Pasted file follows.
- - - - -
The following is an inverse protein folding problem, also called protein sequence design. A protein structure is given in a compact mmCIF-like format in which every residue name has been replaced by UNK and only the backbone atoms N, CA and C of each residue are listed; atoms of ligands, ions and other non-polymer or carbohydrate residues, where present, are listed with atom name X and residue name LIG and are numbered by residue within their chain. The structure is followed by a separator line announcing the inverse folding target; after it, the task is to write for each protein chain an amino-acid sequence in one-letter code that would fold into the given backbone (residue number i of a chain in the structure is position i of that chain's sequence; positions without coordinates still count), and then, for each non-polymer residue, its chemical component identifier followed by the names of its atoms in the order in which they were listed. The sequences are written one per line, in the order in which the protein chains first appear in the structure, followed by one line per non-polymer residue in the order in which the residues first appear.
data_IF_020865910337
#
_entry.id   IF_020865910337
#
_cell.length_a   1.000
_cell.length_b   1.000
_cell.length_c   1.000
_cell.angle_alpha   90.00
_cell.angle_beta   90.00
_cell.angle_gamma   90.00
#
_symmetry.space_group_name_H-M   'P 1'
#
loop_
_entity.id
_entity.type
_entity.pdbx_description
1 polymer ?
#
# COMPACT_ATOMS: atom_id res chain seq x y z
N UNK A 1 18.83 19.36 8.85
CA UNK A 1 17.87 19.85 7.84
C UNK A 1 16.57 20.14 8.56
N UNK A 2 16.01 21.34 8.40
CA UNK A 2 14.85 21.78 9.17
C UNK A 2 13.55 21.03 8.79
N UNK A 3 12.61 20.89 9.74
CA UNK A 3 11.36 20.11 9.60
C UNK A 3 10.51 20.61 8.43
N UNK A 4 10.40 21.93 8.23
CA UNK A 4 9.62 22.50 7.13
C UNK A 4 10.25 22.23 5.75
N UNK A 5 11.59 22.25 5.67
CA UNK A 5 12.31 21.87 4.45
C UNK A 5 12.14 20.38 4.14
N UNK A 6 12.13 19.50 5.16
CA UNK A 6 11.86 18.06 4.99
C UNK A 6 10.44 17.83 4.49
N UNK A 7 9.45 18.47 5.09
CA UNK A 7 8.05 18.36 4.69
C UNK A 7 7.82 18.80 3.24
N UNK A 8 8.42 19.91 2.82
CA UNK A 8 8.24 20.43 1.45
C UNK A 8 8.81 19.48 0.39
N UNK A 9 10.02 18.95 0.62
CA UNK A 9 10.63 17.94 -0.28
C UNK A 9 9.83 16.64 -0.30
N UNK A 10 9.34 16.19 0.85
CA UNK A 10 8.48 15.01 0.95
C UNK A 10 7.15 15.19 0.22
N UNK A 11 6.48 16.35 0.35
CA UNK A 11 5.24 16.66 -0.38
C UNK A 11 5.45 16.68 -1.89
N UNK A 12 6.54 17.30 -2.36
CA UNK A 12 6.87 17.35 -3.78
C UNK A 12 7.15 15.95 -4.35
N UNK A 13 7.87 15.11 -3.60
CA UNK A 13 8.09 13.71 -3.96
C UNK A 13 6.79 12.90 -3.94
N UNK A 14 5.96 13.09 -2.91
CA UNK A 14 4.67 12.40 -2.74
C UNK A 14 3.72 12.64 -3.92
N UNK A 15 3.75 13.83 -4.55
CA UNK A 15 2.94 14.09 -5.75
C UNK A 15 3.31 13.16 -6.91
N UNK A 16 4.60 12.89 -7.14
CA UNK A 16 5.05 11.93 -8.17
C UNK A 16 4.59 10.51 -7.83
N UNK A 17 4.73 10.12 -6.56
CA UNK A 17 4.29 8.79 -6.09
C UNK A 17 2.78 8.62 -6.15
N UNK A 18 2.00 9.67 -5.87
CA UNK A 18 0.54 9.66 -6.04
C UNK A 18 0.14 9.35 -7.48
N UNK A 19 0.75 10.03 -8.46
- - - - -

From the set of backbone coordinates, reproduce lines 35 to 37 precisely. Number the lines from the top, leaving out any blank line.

CA UNK A 5 12.31 21.87 4.45
C UNK A 5 12.14 20.38 4.14
N UNK A 6 12.13 19.50 5.16